Of the noted Soviet poster artists of the photomontage and Socialist Realism aesthetics, Viktor Borisovich Koretskii stands out as one of the most iconic. Koretskii attended the Secondary Professional Art School in Moscow from 1921 to 1929. He began working as a professional graphic designer in 1931 and he immediately gained recognition in the Soviet Union. His professional break-through occurred while working for the major state publishing houses Iskusstvo and Ogiz-Izogiz. During this that period of his work, he concentrated on (and perfected) his technique of photomontage. However, the period of the early 1930s in the Soviet Union meant that Koretskii had to move away from his own avant-garde style of discontinuous photomontage in order to be more consistent with the Socialist Realist dogma dictated by the government. During the 1930s, Koretskii also worked as an artistic director and decorator for Nikolai Okhlopkov 's Realistic Theatre and for Yurii Zavadsky's theatre-studio. From 1939 to 1987, he was a member of the editorial board of the film advertising publishing house Reklamfilm.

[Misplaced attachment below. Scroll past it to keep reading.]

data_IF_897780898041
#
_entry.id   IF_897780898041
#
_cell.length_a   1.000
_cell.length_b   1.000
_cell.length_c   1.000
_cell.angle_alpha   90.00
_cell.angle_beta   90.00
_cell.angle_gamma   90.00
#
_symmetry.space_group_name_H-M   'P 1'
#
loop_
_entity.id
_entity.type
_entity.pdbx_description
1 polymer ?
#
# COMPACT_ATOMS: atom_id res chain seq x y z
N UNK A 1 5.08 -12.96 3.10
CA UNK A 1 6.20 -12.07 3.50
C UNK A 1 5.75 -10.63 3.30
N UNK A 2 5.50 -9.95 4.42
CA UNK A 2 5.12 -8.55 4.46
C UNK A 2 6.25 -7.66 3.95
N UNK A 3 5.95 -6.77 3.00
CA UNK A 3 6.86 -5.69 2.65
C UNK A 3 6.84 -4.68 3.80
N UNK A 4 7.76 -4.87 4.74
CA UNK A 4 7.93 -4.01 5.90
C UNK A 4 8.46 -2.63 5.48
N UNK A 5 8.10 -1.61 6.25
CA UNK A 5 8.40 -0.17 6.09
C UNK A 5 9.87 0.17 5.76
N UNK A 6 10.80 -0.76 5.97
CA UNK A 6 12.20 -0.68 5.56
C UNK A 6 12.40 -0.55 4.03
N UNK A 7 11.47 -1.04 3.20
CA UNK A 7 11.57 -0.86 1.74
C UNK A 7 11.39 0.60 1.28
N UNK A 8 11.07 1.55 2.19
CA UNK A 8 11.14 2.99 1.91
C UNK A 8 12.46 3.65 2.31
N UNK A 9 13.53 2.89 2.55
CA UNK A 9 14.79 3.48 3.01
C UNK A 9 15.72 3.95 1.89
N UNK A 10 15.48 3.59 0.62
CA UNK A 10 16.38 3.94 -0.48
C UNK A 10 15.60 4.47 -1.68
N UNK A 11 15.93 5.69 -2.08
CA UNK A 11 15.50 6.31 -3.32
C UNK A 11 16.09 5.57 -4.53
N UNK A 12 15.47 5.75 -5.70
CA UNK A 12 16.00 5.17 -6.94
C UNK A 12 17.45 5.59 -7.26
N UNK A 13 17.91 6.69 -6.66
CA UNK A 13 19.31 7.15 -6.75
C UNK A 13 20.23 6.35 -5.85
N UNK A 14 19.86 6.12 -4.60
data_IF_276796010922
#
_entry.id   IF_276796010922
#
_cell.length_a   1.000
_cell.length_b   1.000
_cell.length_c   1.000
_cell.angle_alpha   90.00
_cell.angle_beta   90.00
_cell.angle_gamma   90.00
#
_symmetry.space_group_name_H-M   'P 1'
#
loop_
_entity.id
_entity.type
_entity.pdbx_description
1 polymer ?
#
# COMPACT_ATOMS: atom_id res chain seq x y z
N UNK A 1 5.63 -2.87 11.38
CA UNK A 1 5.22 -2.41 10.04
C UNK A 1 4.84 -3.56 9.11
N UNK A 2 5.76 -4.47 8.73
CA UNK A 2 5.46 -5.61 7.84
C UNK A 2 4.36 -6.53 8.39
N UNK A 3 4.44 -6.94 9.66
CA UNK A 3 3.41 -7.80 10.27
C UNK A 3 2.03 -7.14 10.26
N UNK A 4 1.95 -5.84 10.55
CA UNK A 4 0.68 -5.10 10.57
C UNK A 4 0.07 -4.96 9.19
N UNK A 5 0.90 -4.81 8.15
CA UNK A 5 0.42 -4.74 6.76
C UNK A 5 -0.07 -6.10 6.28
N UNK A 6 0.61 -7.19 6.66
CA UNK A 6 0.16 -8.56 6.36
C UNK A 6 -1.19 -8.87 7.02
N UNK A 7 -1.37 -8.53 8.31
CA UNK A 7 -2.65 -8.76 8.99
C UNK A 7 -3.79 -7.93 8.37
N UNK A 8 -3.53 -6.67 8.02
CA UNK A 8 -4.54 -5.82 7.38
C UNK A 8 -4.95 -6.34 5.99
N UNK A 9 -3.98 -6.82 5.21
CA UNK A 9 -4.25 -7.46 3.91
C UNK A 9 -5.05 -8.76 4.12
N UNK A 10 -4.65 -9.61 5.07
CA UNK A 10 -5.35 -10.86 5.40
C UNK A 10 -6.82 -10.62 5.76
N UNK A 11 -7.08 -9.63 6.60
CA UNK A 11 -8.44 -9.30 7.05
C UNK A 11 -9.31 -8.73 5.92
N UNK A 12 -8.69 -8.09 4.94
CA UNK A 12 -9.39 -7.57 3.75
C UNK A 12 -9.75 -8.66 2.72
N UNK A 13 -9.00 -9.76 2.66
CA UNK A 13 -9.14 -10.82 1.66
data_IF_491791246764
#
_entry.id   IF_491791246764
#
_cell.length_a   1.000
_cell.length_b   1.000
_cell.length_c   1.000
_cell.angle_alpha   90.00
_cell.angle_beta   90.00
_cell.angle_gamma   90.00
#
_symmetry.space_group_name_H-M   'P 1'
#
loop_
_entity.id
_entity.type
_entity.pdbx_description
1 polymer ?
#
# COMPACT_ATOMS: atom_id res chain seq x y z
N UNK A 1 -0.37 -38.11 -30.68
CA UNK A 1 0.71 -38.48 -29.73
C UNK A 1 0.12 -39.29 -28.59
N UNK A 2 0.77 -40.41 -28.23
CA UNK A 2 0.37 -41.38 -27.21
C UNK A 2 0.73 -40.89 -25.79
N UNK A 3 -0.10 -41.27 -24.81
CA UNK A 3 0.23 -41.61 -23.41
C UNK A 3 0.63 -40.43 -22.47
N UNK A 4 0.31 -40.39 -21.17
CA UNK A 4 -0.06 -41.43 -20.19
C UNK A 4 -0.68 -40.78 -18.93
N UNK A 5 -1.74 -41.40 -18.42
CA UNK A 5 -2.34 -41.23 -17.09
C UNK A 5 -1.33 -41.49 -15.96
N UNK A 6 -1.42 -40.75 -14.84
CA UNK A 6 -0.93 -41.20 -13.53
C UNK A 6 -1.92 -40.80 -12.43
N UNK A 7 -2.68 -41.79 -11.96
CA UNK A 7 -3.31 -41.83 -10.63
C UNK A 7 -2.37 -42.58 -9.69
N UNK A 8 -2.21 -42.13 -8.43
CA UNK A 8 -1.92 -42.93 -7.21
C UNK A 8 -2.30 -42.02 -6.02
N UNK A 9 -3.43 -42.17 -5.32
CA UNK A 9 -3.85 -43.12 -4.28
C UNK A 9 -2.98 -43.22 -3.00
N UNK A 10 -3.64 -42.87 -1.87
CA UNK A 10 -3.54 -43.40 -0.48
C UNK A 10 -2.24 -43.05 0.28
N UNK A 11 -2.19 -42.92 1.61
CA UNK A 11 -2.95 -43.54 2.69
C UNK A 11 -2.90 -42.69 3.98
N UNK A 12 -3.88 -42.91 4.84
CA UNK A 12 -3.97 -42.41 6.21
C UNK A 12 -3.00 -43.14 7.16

The Kalinin Poligrafkombinat was located at 5 Lenin Ave. (formerly Voroshilov Street) in Kalinin (now known as Tver), a city northwest of Moscow. Poligrafkombinat is the portmanteau word for "printing plant". Throughout its existence, the name of this printing plant changed depending on the various state-owned trusts that handled its management.
Izobrazitel'noe Iskusstvo was a publishing house dedicated to the fine arts. It produced monographs, books, textbooks and study guides all centered on the visual arts, as well as publishing postcards and posters. Prior to Izobrazitel'noe Iskusstvo's organization, Izogiz (State Publishing House of Fine Art) published the lion's share of fine arts material in the USSR.